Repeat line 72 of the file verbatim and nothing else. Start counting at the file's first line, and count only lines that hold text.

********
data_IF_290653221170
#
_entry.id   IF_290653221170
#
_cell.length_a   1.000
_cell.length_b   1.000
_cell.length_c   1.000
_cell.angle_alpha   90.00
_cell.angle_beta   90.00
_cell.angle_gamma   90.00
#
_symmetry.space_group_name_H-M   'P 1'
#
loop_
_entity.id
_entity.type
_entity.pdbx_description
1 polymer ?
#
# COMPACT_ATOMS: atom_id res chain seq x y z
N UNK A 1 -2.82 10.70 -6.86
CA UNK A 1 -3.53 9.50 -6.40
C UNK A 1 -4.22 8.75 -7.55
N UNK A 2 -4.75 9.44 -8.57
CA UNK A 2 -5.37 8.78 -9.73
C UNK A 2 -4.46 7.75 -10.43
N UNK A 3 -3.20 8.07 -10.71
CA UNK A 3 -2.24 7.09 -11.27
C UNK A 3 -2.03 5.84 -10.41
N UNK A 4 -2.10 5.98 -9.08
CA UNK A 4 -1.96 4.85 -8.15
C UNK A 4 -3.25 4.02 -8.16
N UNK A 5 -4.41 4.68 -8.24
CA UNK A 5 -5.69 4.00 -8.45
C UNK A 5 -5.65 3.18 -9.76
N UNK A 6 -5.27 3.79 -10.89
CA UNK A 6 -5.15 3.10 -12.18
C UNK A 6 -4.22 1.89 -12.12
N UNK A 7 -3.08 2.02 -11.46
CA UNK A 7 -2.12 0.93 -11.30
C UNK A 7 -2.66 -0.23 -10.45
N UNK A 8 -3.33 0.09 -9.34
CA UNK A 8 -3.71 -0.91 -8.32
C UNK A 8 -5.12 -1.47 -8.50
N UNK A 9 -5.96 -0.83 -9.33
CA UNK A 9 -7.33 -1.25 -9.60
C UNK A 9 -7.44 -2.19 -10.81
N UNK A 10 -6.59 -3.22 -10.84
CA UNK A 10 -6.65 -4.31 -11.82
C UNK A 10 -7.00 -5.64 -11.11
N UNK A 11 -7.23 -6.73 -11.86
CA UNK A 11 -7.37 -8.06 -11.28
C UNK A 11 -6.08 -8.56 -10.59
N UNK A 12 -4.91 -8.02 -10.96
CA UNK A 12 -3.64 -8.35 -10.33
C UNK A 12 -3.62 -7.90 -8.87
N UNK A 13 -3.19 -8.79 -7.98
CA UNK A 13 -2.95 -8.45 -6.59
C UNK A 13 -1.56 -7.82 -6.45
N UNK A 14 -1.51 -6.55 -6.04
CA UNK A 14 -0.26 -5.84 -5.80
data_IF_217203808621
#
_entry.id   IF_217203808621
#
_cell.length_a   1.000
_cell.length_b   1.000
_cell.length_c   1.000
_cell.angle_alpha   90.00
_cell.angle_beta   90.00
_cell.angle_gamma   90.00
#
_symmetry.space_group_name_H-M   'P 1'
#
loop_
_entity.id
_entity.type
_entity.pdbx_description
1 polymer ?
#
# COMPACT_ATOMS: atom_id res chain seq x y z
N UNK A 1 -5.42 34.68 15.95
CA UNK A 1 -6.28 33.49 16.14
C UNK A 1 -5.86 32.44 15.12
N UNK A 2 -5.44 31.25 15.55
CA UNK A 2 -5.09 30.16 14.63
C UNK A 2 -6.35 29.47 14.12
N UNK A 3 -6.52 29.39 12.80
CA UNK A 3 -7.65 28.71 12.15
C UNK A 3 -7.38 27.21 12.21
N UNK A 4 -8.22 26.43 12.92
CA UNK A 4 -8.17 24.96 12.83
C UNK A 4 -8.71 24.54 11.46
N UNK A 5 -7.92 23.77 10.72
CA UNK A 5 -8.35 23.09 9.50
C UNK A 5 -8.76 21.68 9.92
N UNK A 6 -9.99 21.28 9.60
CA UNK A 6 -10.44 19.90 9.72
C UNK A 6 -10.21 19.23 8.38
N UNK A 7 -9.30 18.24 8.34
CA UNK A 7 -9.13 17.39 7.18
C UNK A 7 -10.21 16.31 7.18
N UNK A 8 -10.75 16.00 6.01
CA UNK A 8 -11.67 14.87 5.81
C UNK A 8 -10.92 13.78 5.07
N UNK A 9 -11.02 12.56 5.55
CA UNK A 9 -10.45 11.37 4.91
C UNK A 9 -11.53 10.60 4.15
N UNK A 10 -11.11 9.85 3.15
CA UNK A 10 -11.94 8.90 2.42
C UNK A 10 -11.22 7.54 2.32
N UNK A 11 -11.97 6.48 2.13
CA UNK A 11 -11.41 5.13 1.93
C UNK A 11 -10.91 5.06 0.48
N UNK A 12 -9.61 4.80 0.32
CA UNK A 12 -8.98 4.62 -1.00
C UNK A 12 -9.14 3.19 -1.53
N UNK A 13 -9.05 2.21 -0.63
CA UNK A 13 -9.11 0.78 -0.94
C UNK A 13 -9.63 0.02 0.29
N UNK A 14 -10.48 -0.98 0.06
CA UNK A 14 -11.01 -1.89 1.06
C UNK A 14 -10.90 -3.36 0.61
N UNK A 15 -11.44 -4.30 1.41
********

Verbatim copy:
#